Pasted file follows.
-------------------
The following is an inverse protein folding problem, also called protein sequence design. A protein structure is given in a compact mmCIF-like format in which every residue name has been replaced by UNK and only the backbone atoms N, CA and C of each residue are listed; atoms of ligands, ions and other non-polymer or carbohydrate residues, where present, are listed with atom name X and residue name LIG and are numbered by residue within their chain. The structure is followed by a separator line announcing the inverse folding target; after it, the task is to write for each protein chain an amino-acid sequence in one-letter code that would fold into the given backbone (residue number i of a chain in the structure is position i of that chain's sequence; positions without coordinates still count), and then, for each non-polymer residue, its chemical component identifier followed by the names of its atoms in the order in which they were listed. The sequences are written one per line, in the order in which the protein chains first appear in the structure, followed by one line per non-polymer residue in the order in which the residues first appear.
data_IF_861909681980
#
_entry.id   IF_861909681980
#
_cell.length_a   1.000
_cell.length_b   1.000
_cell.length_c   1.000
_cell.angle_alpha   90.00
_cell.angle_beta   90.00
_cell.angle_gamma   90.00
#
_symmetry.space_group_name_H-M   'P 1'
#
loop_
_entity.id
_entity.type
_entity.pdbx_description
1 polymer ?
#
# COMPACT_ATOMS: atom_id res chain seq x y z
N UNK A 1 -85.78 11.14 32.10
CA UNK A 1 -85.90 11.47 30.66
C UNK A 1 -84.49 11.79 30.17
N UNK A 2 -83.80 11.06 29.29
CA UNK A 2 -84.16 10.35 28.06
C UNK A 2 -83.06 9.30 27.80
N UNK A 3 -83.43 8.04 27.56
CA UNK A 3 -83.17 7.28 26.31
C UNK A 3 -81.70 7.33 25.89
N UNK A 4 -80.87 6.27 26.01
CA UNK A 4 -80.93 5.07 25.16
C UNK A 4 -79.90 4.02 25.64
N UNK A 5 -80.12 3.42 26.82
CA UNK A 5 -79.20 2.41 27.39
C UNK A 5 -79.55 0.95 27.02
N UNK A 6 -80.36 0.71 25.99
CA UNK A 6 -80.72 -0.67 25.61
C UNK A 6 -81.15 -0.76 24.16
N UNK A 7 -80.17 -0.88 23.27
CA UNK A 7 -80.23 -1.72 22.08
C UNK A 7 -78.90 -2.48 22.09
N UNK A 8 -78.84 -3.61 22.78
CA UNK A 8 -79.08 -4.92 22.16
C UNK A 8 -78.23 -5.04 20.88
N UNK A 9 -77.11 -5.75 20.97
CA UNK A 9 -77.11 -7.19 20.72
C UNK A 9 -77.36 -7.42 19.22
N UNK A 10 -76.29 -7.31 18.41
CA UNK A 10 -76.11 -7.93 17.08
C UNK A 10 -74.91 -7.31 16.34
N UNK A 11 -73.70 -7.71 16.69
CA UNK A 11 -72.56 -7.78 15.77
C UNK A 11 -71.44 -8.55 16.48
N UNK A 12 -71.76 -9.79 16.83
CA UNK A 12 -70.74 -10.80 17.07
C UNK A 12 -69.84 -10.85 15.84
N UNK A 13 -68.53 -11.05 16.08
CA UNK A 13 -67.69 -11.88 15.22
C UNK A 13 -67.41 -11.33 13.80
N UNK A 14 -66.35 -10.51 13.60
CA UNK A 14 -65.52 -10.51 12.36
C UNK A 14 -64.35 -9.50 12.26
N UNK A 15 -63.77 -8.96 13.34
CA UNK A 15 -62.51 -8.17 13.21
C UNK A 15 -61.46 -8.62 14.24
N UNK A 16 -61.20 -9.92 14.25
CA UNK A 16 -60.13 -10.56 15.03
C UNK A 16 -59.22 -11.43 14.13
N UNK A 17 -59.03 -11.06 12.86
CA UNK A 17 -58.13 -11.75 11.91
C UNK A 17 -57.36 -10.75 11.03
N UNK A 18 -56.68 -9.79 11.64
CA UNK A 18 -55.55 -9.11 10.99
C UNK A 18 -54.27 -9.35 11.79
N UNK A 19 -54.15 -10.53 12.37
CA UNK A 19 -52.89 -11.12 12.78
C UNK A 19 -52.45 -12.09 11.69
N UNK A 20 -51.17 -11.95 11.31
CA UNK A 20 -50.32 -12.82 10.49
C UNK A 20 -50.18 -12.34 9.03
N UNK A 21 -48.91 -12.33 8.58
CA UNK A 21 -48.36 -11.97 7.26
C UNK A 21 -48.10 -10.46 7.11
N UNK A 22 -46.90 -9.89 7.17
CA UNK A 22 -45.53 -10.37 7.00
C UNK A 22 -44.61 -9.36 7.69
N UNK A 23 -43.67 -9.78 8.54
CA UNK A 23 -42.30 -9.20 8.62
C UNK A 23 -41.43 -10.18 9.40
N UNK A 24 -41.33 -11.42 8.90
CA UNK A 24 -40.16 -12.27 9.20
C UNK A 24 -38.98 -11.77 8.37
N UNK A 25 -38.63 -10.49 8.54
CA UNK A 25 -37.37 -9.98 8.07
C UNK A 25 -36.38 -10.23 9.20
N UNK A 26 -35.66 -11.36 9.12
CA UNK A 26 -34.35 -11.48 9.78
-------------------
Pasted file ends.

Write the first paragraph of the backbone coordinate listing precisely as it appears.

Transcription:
The following is an inverse protein folding problem, also called protein sequence design. A protein structure is given in a compact mmCIF-like format in which every residue name has been replaced by UNK and only the backbone atoms N, CA and C of each residue are listed; atoms of ligands, ions and other non-polymer or carbohydrate residues, where present, are listed with atom name X and residue name LIG and are numbered by residue within their chain. The structure is followed by a separator line announcing the inverse folding target; after it, the task is to write for each protein chain an amino-acid sequence in one-letter code that would fold into the given backbone (residue number i of a chain in the structure is position i of that chain's sequence; positions without coordinates still count), and then, for each non-polymer residue, its chemical component identifier followed by the names of its atoms in the order in which they were listed. The sequences are written one per line, in the order in which the protein chains first appear in the structure, followed by one line per non-polymer residue in the order in which the residues first appear.